One of the mysteries of the English language finally explained.
A colourless compound present in logwood, which is easily converted into blue, red, or purple dyes and is used as a biological stain.
- ‘Full-thickness articular cartilage core specimens were cut and stained with hematoxylin and eosin and safranin-O to analyze extracellular matrix morphology, as described.’
- ‘Inactive DNA is readily stained with hematoxylin, toluidine blue, and other similar basic dyes.’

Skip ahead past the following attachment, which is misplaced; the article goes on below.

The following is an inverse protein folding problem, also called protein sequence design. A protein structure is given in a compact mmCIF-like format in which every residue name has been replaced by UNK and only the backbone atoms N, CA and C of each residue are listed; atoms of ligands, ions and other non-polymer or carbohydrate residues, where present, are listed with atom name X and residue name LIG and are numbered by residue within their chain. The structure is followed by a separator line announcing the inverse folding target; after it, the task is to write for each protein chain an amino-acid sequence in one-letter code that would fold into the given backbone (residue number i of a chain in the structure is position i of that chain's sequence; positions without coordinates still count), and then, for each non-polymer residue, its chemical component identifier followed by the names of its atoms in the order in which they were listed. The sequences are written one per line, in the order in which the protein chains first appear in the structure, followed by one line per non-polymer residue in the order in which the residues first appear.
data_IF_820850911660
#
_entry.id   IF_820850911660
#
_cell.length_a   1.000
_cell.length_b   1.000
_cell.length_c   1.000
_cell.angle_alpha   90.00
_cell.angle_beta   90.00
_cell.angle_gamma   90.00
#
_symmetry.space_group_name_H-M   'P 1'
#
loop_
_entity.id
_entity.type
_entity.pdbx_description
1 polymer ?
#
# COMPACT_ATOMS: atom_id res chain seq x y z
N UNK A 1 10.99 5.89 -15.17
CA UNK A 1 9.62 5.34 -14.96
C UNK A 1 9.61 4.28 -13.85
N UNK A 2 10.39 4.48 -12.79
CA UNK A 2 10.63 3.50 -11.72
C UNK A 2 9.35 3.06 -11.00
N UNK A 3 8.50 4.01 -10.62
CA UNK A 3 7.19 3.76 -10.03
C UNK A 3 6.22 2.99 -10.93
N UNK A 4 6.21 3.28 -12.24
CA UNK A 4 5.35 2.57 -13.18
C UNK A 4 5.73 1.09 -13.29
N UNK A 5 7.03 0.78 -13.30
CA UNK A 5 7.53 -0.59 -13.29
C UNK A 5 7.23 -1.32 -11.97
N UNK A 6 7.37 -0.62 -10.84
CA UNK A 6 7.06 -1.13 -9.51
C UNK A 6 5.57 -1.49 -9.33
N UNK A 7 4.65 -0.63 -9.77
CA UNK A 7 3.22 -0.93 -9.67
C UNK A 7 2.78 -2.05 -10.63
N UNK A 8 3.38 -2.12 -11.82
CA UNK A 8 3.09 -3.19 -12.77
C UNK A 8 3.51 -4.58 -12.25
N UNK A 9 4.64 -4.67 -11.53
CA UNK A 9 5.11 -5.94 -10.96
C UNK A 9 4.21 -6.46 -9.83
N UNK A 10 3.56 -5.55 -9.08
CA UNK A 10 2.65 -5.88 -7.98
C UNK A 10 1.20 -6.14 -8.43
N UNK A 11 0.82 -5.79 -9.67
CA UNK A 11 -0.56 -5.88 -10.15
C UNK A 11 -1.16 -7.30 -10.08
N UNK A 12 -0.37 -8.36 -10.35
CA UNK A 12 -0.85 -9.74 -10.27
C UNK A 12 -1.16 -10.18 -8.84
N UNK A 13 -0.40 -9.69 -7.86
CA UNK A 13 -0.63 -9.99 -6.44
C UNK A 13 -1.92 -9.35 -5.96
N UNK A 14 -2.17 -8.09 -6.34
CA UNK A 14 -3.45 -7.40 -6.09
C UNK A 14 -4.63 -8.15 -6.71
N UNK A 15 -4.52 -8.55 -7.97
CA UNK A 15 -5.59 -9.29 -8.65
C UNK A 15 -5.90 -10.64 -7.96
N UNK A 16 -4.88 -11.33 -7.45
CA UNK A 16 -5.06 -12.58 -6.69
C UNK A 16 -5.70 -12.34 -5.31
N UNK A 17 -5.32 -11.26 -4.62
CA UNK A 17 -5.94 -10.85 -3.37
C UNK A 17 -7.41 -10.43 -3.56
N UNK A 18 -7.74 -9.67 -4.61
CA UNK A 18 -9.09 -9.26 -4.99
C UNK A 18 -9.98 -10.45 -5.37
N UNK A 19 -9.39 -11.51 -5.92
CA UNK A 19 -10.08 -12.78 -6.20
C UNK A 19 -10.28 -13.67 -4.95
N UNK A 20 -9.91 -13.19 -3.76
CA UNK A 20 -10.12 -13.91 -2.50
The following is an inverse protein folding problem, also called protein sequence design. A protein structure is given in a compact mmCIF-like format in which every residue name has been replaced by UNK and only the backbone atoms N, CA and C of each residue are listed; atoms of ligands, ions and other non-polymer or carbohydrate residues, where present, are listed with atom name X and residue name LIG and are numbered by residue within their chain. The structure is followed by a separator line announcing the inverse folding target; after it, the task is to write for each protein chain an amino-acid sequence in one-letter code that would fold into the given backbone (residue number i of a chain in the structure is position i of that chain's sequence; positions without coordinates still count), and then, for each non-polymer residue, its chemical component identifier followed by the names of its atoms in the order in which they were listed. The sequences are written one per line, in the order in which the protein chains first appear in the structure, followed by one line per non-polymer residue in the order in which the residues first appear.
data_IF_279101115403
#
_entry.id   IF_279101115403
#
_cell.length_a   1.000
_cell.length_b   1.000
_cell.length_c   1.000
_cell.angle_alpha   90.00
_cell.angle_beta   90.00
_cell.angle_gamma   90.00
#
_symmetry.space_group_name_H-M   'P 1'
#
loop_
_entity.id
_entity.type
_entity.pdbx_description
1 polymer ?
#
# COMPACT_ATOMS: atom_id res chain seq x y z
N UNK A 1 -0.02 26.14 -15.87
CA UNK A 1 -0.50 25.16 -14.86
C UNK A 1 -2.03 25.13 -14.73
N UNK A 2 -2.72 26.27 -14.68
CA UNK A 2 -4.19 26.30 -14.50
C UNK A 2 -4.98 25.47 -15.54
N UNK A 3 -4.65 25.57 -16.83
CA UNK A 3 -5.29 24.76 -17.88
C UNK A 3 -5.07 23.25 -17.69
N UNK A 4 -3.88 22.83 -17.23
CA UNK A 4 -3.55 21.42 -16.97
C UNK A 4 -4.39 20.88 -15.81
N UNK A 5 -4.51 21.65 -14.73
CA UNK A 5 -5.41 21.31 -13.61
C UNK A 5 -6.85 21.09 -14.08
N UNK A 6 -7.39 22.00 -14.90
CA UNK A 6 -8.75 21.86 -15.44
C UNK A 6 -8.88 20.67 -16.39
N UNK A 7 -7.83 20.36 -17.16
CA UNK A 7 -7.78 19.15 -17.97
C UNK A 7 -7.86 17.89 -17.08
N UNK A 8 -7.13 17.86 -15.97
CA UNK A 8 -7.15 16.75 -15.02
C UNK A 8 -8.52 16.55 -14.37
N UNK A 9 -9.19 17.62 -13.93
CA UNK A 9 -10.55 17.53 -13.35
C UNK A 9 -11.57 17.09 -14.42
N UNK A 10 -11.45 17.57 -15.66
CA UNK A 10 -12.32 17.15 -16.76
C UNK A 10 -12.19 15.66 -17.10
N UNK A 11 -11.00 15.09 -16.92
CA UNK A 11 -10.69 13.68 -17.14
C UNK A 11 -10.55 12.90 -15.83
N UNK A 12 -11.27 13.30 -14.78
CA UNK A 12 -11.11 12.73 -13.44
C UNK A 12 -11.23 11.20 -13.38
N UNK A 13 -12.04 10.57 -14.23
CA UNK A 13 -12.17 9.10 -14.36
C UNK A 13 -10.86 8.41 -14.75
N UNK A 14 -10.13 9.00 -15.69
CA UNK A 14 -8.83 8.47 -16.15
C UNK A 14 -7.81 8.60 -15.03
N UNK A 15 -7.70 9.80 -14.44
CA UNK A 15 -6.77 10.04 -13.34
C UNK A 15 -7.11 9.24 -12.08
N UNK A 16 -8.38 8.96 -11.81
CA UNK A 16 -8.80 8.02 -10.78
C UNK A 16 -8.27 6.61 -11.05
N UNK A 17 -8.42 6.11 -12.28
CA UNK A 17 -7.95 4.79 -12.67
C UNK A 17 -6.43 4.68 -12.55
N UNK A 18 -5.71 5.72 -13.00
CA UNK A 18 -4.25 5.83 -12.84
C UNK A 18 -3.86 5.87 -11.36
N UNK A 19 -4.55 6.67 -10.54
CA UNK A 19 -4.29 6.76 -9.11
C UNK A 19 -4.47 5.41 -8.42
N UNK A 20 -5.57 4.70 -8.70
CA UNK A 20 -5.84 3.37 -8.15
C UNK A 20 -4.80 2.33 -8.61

- ‘Tissues are stained in aqueous hematoxylin after mordanting in iron ammonium sulfate (iron alum).’
- ‘The specimens were cross-sectioned at a thickness of 5 [mu] m for staining with hematoxylin and eosin.’
- ‘Eight randomly selected sites from each inflation-fixed right lung were embedded in paraffin, and sections were cut for hematoxylin and eosin staining.’
Mid 19th century: from modern Latin Haematoxylum (genus name), from haemato- ‘of blood’ + Greek xulon ‘wood’.
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